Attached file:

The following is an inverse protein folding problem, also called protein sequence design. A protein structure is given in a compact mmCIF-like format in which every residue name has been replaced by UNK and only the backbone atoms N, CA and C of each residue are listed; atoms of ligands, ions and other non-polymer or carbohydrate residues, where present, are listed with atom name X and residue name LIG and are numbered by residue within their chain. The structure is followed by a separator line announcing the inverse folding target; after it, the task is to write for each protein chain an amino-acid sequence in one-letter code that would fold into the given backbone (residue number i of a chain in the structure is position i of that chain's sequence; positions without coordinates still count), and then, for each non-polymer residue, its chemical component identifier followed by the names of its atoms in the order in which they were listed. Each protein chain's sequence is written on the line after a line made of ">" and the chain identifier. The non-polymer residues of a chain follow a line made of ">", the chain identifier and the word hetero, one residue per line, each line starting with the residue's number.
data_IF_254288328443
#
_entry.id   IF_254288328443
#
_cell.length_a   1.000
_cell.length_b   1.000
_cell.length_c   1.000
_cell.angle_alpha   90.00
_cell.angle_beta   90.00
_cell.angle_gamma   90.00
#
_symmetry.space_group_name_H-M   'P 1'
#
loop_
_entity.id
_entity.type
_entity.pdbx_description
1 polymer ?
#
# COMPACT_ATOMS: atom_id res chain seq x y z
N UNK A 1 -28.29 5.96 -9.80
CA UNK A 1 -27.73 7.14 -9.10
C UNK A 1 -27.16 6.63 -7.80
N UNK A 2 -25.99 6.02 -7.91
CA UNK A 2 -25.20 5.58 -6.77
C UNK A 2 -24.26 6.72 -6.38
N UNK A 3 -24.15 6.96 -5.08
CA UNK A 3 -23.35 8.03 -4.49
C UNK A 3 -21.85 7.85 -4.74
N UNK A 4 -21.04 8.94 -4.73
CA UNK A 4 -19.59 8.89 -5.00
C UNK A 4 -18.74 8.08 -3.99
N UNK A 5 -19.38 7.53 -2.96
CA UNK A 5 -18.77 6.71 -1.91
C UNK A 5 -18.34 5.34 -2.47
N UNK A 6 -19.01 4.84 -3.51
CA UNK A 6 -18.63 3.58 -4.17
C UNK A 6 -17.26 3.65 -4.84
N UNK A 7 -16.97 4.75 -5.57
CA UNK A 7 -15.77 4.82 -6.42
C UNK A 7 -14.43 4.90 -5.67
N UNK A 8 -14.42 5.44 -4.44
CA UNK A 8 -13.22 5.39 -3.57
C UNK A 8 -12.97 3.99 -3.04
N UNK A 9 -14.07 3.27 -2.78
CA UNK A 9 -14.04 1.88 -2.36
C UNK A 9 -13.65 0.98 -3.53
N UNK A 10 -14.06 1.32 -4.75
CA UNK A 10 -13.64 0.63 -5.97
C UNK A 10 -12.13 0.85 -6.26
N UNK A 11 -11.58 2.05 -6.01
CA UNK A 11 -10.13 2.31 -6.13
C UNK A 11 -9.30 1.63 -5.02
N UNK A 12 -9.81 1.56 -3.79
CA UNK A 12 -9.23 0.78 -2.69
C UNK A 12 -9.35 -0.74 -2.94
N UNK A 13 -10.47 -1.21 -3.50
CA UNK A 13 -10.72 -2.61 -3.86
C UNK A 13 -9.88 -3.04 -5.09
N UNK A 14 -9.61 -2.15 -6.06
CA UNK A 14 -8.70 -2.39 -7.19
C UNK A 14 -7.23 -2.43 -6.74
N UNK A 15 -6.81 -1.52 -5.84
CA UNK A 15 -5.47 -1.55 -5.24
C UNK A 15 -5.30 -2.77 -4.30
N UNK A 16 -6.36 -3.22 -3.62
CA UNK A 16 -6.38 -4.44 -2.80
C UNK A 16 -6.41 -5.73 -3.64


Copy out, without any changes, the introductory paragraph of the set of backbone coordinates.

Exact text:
The following is an inverse protein folding problem, also called protein sequence design. A protein structure is given in a compact mmCIF-like format in which every residue name has been replaced by UNK and only the backbone atoms N, CA and C of each residue are listed; atoms of ligands, ions and other non-polymer or carbohydrate residues, where present, are listed with atom name X and residue name LIG and are numbered by residue within their chain. The structure is followed by a separator line announcing the inverse folding target; after it, the task is to write for each protein chain an amino-acid sequence in one-letter code that would fold into the given backbone (residue number i of a chain in the structure is position i of that chain's sequence; positions without coordinates still count), and then, for each non-polymer residue, its chemical component identifier followed by the names of its atoms in the order in which they were listed. Each protein chain's sequence is written on the line after a line made of ">" and the chain identifier. The non-polymer residues of a chain follow a line made of ">", the chain identifier and the word hetero, one residue per line, each line starting with the residue's number.